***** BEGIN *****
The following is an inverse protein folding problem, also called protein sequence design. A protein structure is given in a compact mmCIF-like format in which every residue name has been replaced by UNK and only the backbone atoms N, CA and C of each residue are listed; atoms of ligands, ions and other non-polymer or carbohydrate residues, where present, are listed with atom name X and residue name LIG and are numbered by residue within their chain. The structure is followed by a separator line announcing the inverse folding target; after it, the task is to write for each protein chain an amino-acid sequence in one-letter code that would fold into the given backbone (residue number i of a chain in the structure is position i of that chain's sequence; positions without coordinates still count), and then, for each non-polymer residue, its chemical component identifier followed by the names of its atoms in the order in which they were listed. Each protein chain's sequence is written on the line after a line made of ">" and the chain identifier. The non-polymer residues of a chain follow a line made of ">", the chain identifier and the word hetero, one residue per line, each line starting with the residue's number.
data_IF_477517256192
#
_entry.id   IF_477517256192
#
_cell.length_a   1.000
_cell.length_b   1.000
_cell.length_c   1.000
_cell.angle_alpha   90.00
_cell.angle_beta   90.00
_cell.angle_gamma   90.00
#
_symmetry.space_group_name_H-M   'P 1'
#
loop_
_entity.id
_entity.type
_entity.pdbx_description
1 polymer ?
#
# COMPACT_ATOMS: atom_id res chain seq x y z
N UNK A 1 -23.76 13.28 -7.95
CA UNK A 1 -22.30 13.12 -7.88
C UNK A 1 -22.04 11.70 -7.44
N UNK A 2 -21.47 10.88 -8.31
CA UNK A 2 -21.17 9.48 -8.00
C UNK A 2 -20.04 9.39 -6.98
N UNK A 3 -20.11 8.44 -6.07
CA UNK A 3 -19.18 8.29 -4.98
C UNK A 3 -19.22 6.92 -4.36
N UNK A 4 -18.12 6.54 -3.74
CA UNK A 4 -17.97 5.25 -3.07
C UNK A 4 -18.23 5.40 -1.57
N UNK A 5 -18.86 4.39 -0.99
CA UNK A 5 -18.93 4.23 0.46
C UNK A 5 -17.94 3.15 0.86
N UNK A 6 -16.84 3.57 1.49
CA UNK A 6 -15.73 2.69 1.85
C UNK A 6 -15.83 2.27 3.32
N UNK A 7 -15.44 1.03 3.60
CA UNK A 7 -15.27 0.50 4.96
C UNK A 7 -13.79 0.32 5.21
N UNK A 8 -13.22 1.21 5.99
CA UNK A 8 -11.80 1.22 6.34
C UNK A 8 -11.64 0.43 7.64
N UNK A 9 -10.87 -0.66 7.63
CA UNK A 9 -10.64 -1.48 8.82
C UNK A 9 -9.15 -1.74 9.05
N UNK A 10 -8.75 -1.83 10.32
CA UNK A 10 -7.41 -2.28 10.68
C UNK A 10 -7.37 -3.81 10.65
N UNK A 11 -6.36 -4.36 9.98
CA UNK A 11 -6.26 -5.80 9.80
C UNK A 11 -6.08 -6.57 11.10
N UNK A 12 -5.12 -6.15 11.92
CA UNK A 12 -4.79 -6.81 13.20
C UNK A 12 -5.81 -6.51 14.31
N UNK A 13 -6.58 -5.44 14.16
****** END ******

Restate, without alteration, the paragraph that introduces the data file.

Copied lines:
The following is an inverse protein folding problem, also called protein sequence design. A protein structure is given in a compact mmCIF-like format in which every residue name has been replaced by UNK and only the backbone atoms N, CA and C of each residue are listed; atoms of ligands, ions and other non-polymer or carbohydrate residues, where present, are listed with atom name X and residue name LIG and are numbered by residue within their chain. The structure is followed by a separator line announcing the inverse folding target; after it, the task is to write for each protein chain an amino-acid sequence in one-letter code that would fold into the given backbone (residue number i of a chain in the structure is position i of that chain's sequence; positions without coordinates still count), and then, for each non-polymer residue, its chemical component identifier followed by the names of its atoms in the order in which they were listed. Each protein chain's sequence is written on the line after a line made of ">" and the chain identifier. The non-polymer residues of a chain follow a line made of ">", the chain identifier and the word hetero, one residue per line, each line starting with the residue's number.